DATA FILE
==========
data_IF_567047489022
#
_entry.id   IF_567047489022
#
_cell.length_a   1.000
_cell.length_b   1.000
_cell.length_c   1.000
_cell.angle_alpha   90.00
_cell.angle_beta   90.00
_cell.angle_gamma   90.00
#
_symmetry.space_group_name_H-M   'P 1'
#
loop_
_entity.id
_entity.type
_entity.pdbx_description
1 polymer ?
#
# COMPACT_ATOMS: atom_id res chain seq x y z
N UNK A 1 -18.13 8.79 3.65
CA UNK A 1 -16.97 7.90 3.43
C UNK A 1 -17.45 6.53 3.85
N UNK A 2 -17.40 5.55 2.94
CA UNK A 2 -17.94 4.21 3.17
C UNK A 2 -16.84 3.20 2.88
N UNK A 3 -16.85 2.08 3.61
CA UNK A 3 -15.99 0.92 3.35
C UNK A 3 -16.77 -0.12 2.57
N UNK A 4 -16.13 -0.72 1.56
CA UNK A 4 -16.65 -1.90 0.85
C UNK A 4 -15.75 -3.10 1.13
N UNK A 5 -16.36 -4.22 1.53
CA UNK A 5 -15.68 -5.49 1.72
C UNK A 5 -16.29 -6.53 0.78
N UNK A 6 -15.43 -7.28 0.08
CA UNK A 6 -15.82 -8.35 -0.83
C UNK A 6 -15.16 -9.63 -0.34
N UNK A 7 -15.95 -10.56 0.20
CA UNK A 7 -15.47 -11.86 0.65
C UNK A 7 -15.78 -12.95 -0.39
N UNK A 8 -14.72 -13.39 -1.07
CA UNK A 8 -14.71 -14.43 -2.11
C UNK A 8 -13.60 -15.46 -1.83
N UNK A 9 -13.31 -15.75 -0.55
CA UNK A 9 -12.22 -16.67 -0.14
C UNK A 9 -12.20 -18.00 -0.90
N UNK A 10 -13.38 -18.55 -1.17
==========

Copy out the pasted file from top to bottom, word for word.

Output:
data_IF_567047489022
#
_entry.id   IF_567047489022
#
_cell.length_a   1.000
_cell.length_b   1.000
_cell.length_c   1.000
_cell.angle_alpha   90.00
_cell.angle_beta   90.00
_cell.angle_gamma   90.00
#
_symmetry.space_group_name_H-M   'P 1'
#
loop_
_entity.id
_entity.type
_entity.pdbx_description
1 polymer ?
#
# COMPACT_ATOMS: atom_id res chain seq x y z
N UNK A 1 -18.13 8.79 3.65
CA UNK A 1 -16.97 7.90 3.43
C UNK A 1 -17.45 6.53 3.85
N UNK A 2 -17.40 5.55 2.94
CA UNK A 2 -17.94 4.21 3.17
C UNK A 2 -16.84 3.20 2.88
N UNK A 3 -16.85 2.08 3.61
CA UNK A 3 -15.99 0.92 3.35
C UNK A 3 -16.77 -0.12 2.57
N UNK A 4 -16.13 -0.72 1.56
CA UNK A 4 -16.65 -1.90 0.85
C UNK A 4 -15.75 -3.10 1.13
N UNK A 5 -16.36 -4.22 1.53
CA UNK A 5 -15.68 -5.49 1.72
C UNK A 5 -16.29 -6.53 0.78
N UNK A 6 -15.43 -7.28 0.08
CA UNK A 6 -15.82 -8.35 -0.83
C UNK A 6 -15.16 -9.63 -0.34
N UNK A 7 -15.95 -10.56 0.20
CA UNK A 7 -15.47 -11.86 0.65
C UNK A 7 -15.78 -12.95 -0.39
N UNK A 8 -14.72 -13.39 -1.07
CA UNK A 8 -14.71 -14.43 -2.11
C UNK A 8 -13.60 -15.46 -1.83
N UNK A 9 -13.31 -15.75 -0.55
CA UNK A 9 -12.22 -16.67 -0.14
C UNK A 9 -12.20 -18.00 -0.90
N UNK A 10 -13.38 -18.55 -1.17